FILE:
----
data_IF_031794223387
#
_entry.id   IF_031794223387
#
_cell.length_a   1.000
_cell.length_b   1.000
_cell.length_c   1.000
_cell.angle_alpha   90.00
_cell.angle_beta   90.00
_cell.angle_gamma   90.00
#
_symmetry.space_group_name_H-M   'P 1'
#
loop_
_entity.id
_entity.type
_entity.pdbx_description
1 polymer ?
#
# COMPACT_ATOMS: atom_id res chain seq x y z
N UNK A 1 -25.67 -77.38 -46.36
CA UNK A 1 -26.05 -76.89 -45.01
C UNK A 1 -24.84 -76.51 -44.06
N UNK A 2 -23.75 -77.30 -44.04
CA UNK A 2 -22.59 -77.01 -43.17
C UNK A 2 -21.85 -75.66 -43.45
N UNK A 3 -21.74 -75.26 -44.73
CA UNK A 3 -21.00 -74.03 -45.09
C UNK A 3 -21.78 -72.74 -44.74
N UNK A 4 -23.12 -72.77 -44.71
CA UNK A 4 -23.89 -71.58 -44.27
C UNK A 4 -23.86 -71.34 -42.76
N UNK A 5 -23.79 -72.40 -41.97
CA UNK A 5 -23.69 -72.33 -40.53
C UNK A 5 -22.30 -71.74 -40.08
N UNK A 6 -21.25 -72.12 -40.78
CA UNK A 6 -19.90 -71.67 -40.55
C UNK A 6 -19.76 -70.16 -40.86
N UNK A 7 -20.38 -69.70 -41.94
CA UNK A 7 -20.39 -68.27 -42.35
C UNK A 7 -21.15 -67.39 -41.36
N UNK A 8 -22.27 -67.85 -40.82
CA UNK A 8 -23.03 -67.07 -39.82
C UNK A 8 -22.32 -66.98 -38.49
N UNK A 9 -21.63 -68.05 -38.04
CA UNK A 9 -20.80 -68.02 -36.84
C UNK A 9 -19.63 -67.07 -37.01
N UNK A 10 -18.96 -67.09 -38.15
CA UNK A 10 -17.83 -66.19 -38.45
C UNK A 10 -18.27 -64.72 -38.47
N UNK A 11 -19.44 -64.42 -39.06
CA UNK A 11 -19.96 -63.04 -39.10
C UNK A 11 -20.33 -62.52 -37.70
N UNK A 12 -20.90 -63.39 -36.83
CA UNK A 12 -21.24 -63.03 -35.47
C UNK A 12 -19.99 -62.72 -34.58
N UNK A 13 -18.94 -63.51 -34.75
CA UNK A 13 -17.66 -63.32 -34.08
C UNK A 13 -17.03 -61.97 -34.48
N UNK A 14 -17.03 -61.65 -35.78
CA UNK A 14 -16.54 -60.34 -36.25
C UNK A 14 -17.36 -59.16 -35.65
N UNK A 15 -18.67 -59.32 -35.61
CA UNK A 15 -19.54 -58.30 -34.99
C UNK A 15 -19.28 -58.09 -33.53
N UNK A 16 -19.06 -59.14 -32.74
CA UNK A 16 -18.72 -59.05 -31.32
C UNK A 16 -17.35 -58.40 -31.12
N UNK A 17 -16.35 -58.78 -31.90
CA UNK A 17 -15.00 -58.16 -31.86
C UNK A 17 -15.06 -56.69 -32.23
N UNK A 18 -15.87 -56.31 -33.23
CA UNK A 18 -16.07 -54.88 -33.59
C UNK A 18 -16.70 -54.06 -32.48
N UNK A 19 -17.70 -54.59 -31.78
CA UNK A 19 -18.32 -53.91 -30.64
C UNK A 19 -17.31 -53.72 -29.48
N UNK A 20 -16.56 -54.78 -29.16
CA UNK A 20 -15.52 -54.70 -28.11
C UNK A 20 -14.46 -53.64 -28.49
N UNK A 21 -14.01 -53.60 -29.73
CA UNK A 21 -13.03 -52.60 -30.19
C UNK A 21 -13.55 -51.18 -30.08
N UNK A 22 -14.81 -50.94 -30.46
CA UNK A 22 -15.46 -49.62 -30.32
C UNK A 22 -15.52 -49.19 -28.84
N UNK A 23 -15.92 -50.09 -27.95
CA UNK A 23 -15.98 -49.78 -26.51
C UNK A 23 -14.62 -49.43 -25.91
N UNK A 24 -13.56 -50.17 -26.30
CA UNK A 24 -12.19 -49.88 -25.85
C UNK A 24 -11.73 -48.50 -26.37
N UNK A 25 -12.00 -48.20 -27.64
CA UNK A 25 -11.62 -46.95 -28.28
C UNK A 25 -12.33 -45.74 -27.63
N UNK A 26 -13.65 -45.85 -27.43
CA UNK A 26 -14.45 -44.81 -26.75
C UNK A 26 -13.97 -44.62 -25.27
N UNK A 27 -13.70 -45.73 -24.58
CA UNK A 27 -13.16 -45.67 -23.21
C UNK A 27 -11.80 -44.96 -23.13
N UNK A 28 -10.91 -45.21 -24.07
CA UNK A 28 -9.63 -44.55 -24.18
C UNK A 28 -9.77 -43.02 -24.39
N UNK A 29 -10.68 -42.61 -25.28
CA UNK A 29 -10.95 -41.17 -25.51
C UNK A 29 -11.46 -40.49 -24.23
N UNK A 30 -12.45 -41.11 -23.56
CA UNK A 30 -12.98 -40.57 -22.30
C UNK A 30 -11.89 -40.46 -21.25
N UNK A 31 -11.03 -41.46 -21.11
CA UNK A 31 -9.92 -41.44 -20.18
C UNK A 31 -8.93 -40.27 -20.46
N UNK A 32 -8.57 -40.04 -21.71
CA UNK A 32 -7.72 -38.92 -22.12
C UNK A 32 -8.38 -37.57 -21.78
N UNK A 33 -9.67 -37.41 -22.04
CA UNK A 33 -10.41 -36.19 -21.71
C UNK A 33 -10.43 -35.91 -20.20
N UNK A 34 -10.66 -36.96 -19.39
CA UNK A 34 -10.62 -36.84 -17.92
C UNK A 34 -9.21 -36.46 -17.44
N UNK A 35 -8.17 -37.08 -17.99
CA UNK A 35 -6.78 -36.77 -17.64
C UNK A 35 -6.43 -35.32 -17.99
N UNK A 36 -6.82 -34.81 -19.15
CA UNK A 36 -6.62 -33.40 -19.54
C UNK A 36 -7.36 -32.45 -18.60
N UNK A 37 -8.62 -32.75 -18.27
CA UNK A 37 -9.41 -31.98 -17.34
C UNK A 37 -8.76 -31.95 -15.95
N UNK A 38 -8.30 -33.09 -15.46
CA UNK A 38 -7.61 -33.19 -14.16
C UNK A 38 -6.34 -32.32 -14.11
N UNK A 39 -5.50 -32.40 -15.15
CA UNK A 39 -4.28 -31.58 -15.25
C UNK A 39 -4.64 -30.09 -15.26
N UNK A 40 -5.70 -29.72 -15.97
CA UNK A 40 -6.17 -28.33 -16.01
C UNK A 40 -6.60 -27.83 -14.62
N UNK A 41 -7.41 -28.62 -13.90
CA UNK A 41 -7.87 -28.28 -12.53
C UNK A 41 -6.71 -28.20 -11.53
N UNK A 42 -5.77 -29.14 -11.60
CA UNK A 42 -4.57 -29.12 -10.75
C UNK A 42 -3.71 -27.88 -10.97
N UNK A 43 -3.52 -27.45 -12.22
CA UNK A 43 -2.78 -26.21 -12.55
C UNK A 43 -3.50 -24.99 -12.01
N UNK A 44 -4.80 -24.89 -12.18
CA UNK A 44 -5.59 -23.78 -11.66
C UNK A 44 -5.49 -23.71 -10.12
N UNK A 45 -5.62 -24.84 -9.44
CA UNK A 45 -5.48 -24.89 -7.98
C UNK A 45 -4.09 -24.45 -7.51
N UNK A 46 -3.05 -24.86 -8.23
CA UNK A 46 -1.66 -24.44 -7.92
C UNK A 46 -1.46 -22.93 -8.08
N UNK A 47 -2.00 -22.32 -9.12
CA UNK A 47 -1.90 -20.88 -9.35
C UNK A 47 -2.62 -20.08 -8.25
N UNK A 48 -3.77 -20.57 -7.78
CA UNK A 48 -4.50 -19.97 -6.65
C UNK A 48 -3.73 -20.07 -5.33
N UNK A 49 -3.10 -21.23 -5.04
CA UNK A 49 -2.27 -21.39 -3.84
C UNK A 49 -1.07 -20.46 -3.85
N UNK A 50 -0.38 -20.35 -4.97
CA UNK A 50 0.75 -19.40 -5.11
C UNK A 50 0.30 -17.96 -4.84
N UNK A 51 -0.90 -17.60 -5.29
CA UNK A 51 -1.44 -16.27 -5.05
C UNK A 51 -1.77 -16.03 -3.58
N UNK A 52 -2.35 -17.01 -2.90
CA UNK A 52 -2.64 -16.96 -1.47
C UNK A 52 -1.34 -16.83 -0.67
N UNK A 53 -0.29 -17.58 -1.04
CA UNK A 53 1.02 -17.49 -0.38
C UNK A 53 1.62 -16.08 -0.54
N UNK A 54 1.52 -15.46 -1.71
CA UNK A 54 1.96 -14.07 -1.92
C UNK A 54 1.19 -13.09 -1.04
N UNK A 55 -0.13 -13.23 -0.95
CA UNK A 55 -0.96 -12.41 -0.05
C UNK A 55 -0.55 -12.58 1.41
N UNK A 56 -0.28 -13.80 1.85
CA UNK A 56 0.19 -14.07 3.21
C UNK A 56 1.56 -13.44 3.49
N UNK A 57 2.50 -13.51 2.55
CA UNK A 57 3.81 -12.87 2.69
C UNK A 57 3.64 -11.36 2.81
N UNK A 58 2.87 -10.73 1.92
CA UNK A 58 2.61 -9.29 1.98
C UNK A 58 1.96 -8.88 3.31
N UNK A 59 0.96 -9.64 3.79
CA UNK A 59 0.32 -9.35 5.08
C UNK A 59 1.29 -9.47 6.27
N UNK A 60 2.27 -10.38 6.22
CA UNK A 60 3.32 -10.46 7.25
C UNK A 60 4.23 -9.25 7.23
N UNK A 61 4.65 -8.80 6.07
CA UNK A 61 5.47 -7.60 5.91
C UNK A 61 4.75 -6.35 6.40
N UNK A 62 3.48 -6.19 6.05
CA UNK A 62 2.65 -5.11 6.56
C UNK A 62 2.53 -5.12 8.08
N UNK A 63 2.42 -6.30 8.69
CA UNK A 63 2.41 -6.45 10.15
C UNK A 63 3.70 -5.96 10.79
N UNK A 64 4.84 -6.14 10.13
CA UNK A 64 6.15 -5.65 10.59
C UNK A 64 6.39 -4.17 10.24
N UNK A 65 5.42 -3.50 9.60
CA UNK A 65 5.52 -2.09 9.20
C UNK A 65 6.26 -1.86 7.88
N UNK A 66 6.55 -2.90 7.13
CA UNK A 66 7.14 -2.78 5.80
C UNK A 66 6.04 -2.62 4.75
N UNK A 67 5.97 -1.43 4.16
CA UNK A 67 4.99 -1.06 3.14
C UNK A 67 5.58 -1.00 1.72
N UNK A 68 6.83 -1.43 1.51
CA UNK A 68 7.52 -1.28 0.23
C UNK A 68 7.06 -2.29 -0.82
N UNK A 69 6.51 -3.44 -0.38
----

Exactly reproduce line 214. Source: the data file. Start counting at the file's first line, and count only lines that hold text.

CA UNK A 65 5.52 -2.09 9.20